Jonathan Jansen writes that the failure to increase the number of Black academics and decolonise the curriculum have ‘left unchallenged the Achilles heel of [previously] white institutions: the kind of knowledge (and therefore authority) which is passed on to African students as unquestionable truth and inscrutable value.’ The curriculum continues to ‘reinforce the prejudice’ that there is not much we can learn from Africa, developing countries and the ‘third world’ and that ‘universal’ knowledge rests in the Western world. When Africa appears in the curriculum, it is not more than a ‘version of Bantu education… students are being taught a curriculum which presumes that Africa begins at the Limpopo, and that this Africa has no intelligentsia worth reading.’
Accordingly, most South African academics who teach about Africa rely primarily on Western interpretations of the continent. Knowledge about Africa produced by African academics is largely ignored. The writings by Western academics and researchers, who often claim that Africa is nothing but misery, corruption, ‘darkness’ and irrationality and cannot survive without a ‘kind, white foreigner,’ are frequently used as reference points to teach about Africa at South African universities. When this kind of knowledge is used to teach about the continent, we cannot expect anything but distance, alienation and misunderstanding of the causes of the past and current problems and lack of vision for the future.
Writing about decolonisation of higher education in Kenya at the end of 1960s, Harry Garuba stresses that a ‘fundamental question of place, perspective and orientation needed to be addressed in any reconceptualisation of the curriculum’ and that Kenya, East Africa and Africa needed to be placed at the centre of teaching, learning and research at Kenyan universities. Ngugi wa Thiong'o writes that the transformation required looking at the curriculum in terms of the ‘relevance to our situation… [and the] contribution towards understanding ourselves’. Ultimately, the goal was to establish the ‘centrality of Africa’ in the curriculum.
When we talk about and engage in reconceptualisation and decolonisation of the curriculum in South Africa, we need to consider the two approaches discussed by Garuba. The first approach is to ‘add new items to an existing curriculum.’ The second approach is to ‘rethink how the object of study itself is constituted’ and then reconstruct it and bring about fundamental change. The first approach is promoted at South African universities by those who want to maintain the status quo. This group wants to keep Eurocentric worldviews in the curriculum but add to it ‘bits and pieces of Africa’ and ‘the other’ previously colonised places and peoples. This approach allows for ticking of the boxes and saying ‘we are busy reforming and transforming.’ Suren Pillay writes that this approach would lead to settling ‘for a supplemental concept of history, where we now add African Studies onto the existing curriculum with the danger of once more ghettoizing it from the other mainstream disciplines.’ The end result would be the continued dominance of Eurocentric worldviews.
The fundamental change can happen only if universities embark on the second approach described by Garuba above. For Césaire, ‘decolonisation is about the consciousness and rejection of values, norms, customs and worldviews imposed by the [former] colonisers.’ Ngugi argues that decolonisation of the curriculum is about Africans seeing themselves ‘clearly in relationship with ourselves and other selves in the universe.’ He calls this ‘a quest for relevance.’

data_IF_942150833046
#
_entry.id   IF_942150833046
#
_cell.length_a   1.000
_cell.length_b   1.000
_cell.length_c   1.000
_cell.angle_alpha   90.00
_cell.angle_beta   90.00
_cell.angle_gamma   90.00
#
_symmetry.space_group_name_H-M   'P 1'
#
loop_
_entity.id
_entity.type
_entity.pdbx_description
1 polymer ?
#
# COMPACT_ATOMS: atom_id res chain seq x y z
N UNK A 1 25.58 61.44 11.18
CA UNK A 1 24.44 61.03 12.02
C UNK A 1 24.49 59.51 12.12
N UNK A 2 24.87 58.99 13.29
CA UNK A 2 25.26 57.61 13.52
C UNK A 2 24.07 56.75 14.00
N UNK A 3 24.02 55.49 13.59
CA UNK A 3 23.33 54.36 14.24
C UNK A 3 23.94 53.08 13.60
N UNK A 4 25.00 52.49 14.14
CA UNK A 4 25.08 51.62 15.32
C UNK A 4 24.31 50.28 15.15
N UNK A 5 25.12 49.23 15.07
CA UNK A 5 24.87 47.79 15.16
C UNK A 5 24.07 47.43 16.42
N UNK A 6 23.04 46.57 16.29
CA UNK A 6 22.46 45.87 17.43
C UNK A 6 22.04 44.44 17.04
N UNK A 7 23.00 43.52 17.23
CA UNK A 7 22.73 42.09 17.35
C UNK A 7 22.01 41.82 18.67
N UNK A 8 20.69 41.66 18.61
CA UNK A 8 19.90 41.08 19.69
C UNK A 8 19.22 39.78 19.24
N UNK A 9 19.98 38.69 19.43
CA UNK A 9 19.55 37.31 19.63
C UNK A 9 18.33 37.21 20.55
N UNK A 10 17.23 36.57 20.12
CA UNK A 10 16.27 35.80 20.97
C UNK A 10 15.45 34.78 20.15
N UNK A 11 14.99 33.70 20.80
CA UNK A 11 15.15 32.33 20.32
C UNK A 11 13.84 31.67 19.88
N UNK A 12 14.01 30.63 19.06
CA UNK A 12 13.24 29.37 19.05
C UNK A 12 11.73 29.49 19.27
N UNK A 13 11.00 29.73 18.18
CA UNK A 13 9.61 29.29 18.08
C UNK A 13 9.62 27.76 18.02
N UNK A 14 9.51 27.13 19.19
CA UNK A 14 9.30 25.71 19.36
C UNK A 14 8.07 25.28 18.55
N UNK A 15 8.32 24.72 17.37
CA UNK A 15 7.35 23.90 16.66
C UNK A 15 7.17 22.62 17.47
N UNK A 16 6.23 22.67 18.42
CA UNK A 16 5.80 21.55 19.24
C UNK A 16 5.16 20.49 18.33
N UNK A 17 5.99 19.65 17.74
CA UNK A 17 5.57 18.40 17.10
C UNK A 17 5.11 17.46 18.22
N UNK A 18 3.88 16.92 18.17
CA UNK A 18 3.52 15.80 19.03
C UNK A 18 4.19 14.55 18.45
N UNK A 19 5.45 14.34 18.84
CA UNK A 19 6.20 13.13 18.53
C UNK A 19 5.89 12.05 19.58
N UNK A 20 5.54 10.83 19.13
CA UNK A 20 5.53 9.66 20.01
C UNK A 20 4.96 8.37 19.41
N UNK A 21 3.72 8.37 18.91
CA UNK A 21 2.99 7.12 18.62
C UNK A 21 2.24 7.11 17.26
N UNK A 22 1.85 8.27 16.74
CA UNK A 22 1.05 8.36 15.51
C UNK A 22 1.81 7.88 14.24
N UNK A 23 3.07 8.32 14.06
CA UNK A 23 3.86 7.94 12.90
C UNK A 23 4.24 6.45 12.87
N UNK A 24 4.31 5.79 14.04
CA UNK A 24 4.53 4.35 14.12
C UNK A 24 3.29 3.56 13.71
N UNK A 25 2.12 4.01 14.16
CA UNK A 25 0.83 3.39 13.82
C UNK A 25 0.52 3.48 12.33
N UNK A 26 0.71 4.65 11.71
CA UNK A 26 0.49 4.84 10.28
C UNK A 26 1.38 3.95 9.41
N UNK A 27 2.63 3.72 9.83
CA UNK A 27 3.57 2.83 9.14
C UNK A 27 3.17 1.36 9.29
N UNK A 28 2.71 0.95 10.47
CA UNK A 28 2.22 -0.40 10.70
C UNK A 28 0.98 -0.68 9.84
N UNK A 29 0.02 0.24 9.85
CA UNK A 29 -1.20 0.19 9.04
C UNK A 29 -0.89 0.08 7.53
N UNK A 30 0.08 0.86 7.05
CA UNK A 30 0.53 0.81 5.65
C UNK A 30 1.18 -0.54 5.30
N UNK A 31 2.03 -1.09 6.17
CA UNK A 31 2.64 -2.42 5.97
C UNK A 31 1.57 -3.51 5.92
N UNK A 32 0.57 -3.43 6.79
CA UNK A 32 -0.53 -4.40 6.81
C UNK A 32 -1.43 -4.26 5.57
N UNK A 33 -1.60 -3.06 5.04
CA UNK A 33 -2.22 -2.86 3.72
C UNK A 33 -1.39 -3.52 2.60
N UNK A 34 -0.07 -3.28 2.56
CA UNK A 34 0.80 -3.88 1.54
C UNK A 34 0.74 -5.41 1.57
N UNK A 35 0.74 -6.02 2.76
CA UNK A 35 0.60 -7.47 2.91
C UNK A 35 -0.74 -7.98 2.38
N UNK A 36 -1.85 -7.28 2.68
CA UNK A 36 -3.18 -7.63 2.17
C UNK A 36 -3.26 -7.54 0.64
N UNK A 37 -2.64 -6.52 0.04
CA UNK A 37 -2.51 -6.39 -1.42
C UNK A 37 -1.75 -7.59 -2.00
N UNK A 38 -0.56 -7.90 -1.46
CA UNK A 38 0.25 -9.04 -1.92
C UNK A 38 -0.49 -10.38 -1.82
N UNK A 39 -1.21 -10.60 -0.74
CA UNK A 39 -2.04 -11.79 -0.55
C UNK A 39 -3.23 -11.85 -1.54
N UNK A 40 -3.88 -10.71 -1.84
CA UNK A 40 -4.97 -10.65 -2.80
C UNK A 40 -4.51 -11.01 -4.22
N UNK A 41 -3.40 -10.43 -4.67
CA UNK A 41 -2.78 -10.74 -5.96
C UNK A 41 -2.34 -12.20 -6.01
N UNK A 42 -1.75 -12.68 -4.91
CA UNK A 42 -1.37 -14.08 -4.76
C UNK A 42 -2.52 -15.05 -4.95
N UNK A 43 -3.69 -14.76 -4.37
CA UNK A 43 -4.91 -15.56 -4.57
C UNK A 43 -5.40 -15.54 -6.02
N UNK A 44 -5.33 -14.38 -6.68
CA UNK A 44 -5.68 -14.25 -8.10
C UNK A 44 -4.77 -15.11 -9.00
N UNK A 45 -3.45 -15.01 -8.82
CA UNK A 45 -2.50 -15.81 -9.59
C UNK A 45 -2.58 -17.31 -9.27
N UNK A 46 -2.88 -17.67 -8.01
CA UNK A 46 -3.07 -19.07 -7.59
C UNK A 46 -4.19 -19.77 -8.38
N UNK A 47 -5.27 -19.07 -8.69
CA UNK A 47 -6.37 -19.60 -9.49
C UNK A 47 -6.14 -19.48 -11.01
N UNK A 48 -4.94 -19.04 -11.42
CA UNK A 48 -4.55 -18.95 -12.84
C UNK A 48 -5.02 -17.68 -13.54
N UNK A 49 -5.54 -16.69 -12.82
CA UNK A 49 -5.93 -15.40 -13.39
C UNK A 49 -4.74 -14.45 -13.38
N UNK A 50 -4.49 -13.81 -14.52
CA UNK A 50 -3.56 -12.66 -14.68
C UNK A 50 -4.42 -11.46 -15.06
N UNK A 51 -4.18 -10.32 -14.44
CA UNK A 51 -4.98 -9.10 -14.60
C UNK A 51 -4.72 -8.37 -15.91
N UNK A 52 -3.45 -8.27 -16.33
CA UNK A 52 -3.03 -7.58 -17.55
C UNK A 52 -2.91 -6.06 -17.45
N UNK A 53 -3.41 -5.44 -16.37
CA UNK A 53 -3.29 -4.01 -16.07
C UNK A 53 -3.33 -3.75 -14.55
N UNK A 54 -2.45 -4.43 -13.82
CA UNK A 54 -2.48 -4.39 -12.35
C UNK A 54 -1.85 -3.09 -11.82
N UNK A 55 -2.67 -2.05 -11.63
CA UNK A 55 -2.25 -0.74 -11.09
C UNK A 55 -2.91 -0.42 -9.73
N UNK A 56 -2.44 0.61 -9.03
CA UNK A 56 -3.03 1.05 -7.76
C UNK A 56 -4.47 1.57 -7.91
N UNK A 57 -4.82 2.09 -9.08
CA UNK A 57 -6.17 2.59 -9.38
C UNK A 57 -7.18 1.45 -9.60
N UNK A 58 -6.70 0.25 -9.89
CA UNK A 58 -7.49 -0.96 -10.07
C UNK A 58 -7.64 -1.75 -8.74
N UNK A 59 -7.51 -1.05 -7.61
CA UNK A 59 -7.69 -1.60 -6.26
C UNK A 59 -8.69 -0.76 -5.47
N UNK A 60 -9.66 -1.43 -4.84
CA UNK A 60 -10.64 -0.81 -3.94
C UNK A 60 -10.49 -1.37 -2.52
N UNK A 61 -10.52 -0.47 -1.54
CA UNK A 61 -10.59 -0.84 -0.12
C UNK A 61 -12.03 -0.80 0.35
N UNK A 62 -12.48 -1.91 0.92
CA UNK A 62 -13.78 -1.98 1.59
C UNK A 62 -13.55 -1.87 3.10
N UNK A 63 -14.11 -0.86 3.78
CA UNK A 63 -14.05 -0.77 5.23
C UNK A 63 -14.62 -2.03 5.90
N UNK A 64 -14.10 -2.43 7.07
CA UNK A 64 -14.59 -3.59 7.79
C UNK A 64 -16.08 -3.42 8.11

The South African higher education system needs what Zeleza calls the ‘deconstructionist’ movement to ‘dismantle the Eurocentric epistemic hegemonies that have dominated the study of Africa’. The curriculum must be transformed ‘in the context of post-apartheid South Africa and its location in Africa and the world.’ The change at universities must entail ‘decolonising, deracialising, demasculanising and degendering’ the institutions as well as ‘engaging with ontological and epistemological issues in all their complexity, including their implications for research, methodology, scholarship, learning and teaching, curriculum and pedagogy.’
Universities must completely rethink, reframe and reconstruct the curriculum and bring South Africa, Southern Africa and Africa to the centre of teaching, learning and research. This in no way means that decolonisation will lead to localisation, isolation or only Africanisation of the curriculum. Africa will not be the only ‘focus of the curriculum in the ethnocentric-particularist manner of [the current] Eurocentric approaches.’ Decolonised curriculum will not neglect other knowledge systems and global context. Universities still have to develop graduates knowledgeable about the world and all its complexity. However, the education must be free from Western epistemological domination, Eurocentrism, epistemic violence and worldviews that were designed to degrade, exploit and subjugate people in Africa and other parts of the formerly colonised world.
If universities and academics want to genuinely contribute to socio-economic transformation in the country and on the African continent, they have to profoundly change what they teach and how they do it. The current Eurocentric curriculum – coupled with epistemic violence – does not contribute to a much-needed reimagining of the past and shaping of the present and future on the African continent. This can only be achieved through a curriculum that ‘reconstructs’ Africa from the historical, civilisational, political economy and political standpoint perspectives. However, this will not happen until the Eurocentric institutional cultures and staff demographics at universities fundamentally change.
‘Radical departures from the status quo are never easy. They are always simultaneously symbolic and visceral. But they open up new possibilities for questioning what was once unquestioned and unquestionable.’ This is exactly what the South African higher education system needs today – a radical departure from the status quo and questioning the colonial and apartheid knowledge systems that until now have not been questioned sufficiently, if at all. The movement to transform and decolonise higher education – a coalition of students, progressive academics, university staff and concerned public – must find ways to hold the institutions accountable and maintain the non-violent, intellectual, evidence-based, emotional and popular struggle until Eurocentrism and epistemic violence at universities are dismantled.
* Dr Savo Heleta works at Nelson Mandela Metropolitan University in Port Elizabeth, South Africa. He writes this in his personal capacity. This article is based on a longer peer-reviewed paper that can be downloaded here: http://thejournal.org.za/index.php/thejournal/article/view/9/21